We are in our last week in crowd-sourcing a new direction in youth ministry. Start here and play along. And check in at week’s end for a little something extra.
In all my mixed emotions during my return home, I have practiced it over and over, but I have yet to actually say it aloud. I am still stunned by vivid images of my wild-eyed father racing toward me, which rendered me unable to speak at that moment. I am still thrown off by my brother’s response, which seemingly longed to make the whole day about him. Then there was all the household staff scurrying about… but what I have to say, and must say, is not for them.
At the end of this very long day, I kneel before my father. The surprise races across his face. I recite the words I have scripted in my head, “Father, I have sinned against Heaven and you. I no longer deserve…”
My words are interrupted by his reaction, and I look at my father. For the umpteenth time this day, his eyes quickly become overflowing oceans of salty tears. With one hand, he clasps roughly and deeply into my shoulder blades. If he would move his hand just an inch it would throttle my entire body, shaking me to my very core. This very gesture carries an entire unspoken lecture in it, one which insists that I never put myself, or him, or anyone of us through a similar experience again.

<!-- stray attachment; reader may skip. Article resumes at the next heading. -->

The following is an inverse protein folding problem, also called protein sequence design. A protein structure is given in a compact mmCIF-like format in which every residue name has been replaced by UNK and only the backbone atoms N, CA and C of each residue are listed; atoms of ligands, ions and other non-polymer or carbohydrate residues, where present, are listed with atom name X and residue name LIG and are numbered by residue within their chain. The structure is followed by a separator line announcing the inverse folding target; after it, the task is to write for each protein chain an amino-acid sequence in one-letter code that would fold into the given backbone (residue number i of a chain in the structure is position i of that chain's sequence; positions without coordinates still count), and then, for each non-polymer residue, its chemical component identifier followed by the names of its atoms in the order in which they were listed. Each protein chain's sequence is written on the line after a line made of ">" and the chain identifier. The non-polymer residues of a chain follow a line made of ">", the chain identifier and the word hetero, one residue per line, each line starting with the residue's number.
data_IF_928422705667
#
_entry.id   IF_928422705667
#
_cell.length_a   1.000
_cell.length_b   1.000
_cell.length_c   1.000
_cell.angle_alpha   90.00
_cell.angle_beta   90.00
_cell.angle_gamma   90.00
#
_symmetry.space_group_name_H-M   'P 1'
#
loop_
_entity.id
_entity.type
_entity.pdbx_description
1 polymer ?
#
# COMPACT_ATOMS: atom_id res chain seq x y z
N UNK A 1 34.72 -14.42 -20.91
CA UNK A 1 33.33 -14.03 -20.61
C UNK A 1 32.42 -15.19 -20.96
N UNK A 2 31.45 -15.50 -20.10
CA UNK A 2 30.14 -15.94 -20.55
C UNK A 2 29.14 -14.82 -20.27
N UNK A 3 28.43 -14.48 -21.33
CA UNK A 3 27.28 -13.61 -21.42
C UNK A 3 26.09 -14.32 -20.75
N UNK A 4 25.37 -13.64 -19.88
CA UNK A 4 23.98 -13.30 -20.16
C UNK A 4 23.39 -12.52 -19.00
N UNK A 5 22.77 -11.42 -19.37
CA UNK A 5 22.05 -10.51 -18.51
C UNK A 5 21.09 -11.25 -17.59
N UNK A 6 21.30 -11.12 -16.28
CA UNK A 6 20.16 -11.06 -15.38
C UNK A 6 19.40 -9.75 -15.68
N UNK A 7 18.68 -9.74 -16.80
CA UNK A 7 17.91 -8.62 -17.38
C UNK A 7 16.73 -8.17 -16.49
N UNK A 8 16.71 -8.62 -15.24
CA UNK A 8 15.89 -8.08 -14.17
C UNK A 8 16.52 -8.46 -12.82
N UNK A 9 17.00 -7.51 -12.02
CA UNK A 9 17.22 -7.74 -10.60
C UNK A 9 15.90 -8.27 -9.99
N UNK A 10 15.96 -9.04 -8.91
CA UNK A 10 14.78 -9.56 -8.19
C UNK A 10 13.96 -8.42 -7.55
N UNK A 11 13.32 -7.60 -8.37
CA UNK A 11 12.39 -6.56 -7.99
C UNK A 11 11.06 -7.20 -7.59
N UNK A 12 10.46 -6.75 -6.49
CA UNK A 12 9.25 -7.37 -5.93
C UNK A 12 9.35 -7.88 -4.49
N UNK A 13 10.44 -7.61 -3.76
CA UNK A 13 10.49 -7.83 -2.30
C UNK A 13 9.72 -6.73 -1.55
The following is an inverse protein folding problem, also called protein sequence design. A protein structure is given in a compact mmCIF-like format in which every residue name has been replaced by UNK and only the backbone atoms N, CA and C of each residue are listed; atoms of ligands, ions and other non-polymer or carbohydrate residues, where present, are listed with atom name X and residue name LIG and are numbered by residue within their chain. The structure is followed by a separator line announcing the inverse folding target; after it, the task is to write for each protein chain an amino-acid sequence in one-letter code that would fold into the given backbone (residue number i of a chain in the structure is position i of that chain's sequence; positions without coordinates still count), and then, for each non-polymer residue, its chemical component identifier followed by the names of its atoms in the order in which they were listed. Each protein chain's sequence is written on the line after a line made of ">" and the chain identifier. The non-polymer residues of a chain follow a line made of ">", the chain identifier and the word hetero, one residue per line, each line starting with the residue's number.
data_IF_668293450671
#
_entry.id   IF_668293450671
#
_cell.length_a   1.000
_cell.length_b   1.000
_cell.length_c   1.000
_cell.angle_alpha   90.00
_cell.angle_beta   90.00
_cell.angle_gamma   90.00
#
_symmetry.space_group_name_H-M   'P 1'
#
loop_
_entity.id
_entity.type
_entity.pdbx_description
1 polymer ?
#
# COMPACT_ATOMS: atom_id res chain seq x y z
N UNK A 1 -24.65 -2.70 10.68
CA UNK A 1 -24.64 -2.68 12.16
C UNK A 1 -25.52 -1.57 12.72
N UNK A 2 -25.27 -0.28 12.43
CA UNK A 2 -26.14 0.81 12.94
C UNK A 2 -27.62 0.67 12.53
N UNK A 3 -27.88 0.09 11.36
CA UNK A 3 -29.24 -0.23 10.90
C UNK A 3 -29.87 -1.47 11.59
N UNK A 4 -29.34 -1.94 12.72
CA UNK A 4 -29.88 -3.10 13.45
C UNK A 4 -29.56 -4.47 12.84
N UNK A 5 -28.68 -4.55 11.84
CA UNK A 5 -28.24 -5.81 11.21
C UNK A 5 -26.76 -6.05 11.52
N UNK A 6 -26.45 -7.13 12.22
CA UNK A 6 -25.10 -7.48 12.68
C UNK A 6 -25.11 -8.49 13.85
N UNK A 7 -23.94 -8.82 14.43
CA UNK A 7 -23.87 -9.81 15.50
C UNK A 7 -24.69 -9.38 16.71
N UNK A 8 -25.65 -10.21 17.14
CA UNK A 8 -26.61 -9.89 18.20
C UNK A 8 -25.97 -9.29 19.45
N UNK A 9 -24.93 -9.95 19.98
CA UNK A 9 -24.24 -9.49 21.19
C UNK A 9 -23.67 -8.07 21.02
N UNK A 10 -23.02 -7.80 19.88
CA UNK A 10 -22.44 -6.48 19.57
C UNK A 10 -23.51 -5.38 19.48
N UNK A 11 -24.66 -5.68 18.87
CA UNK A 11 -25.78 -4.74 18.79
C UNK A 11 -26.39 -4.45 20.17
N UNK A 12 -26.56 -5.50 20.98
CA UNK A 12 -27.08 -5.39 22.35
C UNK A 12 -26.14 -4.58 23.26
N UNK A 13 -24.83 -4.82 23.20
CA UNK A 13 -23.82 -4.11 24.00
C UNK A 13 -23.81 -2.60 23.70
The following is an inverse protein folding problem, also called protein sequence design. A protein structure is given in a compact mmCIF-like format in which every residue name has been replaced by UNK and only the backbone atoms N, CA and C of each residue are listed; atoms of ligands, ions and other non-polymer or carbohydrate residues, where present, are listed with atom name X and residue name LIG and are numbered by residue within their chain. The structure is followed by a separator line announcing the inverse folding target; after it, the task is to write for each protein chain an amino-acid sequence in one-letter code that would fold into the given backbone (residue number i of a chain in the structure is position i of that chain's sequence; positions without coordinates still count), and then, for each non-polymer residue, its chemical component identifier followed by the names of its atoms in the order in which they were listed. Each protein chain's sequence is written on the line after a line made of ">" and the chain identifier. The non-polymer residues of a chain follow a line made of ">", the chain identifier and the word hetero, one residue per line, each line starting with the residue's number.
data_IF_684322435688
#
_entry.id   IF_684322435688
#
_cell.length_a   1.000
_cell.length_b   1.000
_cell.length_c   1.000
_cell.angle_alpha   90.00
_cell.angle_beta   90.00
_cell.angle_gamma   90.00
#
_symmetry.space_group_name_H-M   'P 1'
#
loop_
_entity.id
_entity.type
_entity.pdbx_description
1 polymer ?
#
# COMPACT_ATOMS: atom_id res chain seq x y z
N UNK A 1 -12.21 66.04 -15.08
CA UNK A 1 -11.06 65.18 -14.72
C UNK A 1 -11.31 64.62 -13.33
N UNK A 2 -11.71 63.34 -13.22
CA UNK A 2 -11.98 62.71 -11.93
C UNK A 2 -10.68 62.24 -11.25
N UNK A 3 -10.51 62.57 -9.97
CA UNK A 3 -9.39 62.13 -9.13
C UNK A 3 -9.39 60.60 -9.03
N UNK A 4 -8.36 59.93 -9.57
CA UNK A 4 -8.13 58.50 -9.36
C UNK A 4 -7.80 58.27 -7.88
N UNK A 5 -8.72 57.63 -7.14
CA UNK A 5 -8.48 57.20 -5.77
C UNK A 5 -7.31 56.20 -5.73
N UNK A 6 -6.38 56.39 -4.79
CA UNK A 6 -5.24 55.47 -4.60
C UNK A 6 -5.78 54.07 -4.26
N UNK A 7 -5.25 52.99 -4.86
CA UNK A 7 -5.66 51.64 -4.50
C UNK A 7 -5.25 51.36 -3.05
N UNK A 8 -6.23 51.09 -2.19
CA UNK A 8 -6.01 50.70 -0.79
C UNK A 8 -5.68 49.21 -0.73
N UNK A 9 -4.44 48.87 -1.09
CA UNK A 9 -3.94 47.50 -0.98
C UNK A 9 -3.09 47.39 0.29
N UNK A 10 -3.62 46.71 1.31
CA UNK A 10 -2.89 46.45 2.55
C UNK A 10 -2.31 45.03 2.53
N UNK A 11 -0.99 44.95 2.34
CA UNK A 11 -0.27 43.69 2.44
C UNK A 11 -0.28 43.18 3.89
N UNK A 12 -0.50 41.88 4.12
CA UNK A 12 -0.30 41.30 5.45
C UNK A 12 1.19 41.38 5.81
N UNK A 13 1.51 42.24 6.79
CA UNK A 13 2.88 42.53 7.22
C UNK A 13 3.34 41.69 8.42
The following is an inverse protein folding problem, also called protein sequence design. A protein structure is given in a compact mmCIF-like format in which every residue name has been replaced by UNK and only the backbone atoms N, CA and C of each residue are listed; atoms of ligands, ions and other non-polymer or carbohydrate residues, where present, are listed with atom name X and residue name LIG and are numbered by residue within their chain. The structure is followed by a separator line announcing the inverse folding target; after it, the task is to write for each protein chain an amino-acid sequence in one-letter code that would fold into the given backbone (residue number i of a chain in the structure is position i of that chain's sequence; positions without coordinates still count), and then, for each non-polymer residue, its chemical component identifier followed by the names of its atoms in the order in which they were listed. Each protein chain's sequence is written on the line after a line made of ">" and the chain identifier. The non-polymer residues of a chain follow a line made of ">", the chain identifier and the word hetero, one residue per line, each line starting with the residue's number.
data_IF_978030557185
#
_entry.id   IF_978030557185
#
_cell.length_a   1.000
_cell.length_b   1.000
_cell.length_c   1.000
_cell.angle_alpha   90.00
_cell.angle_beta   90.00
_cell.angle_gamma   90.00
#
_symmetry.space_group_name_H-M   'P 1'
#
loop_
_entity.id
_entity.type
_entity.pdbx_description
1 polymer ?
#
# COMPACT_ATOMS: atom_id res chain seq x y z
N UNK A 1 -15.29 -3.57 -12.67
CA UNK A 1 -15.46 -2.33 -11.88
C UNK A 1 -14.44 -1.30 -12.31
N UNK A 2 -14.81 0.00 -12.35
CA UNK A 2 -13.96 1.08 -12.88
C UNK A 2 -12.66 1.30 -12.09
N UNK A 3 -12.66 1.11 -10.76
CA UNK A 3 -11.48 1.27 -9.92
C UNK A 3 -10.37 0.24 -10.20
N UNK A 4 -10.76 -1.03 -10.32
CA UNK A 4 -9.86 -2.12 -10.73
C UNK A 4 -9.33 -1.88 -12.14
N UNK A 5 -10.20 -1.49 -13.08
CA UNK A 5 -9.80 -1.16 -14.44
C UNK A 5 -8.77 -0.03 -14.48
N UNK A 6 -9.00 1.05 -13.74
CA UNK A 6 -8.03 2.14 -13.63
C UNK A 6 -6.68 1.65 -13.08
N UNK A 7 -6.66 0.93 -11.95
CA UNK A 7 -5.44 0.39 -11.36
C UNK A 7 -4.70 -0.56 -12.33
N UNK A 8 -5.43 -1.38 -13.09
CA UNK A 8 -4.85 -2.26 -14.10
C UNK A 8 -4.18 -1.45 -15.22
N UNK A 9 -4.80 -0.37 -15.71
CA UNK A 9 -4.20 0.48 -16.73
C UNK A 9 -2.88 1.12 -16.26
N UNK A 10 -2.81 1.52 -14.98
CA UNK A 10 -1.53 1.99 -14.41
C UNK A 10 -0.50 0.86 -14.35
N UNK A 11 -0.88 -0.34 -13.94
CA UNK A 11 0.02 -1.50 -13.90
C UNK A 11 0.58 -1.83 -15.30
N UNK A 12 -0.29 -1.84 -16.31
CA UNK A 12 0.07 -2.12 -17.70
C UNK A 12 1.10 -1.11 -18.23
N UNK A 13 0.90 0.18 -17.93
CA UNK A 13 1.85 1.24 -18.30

His other hand reaches towards my face. For the briefest of seconds, I think he might slap me, something that, despite all the misbehaviors of my life, he has never ever done to me. Yet, his hand gently, lovingly caresses my cheek, as he had often done cradling me off to sleep as a newborn.
I slightly recompose myself and choke out my rehearsed words. “… I no longer deserve to be called your son.” His response is something he has spoken throughout the day to everyone and anyone within earshot. Yet it feels as if I am hearing it for the first time.
“My son,” Father says, “Celebrate with me.” I wince as his hand presses slightly deeper into my shoulder. I am now aware that the hand that grazes my check is now wet with my own tears as well. He continues, “My son was lost and now you are found. His leaving caused us all to die a little bit, but your return has brought us to new life.”
I will forever work toward earning this embrace that has celebrated me home.
For Discussion: What are the relationships that are vital towards making faith and connection to church “stick?” Please comment below with your critique, clarifications, and responses. <image source>